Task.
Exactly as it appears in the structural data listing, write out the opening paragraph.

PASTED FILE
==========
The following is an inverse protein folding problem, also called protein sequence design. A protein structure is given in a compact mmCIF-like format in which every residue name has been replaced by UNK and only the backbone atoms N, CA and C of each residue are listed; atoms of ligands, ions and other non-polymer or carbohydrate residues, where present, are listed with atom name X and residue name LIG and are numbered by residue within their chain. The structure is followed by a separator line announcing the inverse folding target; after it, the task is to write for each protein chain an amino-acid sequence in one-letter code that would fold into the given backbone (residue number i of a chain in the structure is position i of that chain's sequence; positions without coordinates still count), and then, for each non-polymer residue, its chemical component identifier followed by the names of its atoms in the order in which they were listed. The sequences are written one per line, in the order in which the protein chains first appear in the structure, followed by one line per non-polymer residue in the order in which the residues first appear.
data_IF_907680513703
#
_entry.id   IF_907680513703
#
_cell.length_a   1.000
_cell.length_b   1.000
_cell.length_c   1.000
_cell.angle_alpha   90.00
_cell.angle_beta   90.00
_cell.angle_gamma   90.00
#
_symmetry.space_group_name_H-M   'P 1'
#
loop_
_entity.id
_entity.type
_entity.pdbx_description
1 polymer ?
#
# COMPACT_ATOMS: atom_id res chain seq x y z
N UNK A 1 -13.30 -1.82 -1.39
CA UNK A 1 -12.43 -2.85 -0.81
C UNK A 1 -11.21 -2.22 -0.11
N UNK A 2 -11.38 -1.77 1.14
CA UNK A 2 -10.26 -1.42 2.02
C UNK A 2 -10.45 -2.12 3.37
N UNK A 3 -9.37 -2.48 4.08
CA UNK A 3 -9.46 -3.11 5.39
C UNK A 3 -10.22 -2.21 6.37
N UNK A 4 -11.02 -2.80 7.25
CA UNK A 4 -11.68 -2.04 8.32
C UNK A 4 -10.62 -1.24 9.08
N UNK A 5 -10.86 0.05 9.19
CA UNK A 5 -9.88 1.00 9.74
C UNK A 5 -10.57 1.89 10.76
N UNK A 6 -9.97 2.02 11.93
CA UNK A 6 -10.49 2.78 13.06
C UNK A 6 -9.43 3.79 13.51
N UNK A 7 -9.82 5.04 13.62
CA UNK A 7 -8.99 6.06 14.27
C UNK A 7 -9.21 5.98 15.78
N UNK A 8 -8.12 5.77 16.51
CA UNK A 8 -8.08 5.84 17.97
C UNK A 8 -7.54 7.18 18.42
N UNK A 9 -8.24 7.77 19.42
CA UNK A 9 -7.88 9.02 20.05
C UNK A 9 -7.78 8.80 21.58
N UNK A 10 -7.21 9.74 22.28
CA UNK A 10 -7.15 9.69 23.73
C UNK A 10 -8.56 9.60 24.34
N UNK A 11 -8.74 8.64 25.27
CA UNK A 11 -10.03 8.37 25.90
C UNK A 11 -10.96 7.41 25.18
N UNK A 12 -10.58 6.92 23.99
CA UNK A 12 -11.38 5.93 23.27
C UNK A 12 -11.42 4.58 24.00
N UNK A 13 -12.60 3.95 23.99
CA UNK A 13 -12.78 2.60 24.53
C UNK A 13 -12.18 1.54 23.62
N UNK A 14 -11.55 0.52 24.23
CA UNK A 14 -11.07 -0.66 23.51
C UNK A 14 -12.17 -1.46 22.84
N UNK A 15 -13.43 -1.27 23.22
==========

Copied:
The following is an inverse protein folding problem, also called protein sequence design. A protein structure is given in a compact mmCIF-like format in which every residue name has been replaced by UNK and only the backbone atoms N, CA and C of each residue are listed; atoms of ligands, ions and other non-polymer or carbohydrate residues, where present, are listed with atom name X and residue name LIG and are numbered by residue within their chain. The structure is followed by a separator line announcing the inverse folding target; after it, the task is to write for each protein chain an amino-acid sequence in one-letter code that would fold into the given backbone (residue number i of a chain in the structure is position i of that chain's sequence; positions without coordinates still count), and then, for each non-polymer residue, its chemical component identifier followed by the names of its atoms in the order in which they were listed. The sequences are written one per line, in the order in which the protein chains first appear in the structure, followed by one line per non-polymer residue in the order in which the residues first appear.